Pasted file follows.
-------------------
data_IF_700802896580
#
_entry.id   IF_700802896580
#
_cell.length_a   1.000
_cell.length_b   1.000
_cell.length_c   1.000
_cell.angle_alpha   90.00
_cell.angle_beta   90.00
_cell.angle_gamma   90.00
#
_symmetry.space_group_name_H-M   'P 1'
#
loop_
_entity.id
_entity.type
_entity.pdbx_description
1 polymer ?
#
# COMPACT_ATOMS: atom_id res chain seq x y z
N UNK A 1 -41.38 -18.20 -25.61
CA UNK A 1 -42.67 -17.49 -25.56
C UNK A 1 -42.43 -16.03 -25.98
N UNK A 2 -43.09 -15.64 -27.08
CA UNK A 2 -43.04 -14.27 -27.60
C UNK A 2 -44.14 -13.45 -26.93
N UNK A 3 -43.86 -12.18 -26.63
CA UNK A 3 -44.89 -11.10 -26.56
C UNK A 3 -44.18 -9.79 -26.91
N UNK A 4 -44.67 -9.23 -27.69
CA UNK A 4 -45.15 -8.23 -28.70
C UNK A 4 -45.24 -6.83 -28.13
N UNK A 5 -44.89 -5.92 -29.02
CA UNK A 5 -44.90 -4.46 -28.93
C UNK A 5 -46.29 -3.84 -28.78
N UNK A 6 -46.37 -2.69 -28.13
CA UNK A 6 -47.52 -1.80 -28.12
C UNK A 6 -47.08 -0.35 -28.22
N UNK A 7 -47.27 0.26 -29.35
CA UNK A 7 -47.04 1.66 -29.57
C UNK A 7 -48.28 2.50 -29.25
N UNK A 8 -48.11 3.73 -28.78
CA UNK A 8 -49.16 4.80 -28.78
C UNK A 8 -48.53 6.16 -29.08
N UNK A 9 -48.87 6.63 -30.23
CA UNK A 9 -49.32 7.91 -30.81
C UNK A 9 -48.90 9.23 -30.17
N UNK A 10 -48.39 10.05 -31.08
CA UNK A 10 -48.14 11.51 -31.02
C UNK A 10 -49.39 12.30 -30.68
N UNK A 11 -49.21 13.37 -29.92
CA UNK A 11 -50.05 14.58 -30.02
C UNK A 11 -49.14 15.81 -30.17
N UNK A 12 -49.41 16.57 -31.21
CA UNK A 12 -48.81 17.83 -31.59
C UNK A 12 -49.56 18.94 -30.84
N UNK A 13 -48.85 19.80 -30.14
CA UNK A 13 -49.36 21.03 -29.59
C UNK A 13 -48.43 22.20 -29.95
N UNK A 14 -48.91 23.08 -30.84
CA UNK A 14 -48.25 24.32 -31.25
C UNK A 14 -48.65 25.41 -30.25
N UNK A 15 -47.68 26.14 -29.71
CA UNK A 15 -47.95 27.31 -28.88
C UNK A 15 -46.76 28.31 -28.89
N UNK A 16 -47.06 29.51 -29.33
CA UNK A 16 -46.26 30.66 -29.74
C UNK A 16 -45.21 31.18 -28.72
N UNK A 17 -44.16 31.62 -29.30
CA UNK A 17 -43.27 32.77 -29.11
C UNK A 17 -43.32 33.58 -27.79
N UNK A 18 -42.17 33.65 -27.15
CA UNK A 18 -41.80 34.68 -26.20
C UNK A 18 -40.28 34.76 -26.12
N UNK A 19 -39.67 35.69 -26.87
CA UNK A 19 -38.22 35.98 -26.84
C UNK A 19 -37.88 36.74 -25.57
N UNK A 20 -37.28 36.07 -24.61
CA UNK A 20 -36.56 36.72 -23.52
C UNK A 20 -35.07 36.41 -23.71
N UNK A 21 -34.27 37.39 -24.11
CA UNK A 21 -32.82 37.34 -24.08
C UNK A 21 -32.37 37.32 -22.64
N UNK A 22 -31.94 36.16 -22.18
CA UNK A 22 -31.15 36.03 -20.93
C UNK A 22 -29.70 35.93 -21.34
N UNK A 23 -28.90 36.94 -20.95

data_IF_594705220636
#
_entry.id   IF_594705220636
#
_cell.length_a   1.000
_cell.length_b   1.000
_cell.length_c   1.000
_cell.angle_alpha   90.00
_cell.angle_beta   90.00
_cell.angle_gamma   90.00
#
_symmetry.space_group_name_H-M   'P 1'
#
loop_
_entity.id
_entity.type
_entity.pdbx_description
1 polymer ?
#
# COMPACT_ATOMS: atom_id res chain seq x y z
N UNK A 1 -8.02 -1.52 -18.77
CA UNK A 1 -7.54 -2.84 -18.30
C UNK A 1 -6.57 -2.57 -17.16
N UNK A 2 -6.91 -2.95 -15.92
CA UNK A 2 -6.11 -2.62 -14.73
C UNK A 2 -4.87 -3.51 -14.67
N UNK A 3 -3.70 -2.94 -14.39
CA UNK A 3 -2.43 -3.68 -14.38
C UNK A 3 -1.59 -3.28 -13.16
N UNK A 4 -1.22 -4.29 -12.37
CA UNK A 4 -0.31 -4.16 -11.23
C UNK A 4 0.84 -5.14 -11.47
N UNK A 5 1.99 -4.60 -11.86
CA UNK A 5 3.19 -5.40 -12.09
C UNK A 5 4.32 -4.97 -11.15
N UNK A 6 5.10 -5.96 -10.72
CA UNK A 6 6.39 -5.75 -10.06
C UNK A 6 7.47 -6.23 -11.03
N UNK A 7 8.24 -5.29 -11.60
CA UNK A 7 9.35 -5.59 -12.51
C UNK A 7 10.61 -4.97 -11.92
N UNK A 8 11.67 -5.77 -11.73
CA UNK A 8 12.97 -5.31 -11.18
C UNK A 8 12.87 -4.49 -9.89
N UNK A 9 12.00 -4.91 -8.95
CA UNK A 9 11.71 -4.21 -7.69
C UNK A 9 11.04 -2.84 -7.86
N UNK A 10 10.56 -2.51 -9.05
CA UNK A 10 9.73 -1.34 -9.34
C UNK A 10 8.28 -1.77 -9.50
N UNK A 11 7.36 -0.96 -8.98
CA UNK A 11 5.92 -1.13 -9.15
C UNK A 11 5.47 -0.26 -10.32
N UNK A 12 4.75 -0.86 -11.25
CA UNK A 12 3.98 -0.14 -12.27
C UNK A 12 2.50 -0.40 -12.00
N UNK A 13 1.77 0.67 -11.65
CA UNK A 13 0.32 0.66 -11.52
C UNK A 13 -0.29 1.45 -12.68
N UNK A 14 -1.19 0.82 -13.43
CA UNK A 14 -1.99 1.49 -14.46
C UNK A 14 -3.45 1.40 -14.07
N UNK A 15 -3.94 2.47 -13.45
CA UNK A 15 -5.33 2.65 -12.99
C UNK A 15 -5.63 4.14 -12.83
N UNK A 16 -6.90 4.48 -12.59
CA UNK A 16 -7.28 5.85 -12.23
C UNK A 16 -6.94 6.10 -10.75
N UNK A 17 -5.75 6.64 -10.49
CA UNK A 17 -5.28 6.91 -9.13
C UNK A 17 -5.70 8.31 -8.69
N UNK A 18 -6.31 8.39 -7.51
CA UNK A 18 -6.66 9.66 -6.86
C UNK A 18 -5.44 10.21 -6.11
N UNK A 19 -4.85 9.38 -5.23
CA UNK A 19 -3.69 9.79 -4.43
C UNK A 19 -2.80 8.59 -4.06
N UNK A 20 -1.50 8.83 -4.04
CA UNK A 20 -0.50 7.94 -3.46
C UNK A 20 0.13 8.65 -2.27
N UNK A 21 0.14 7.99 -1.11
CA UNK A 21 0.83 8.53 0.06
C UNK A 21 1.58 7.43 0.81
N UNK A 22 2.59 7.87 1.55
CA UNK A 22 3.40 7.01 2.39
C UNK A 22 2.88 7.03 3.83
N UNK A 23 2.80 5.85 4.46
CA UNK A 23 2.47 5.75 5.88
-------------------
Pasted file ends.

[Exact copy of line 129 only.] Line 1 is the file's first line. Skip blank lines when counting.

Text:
N UNK A 8 11.67 -5.77 -11.73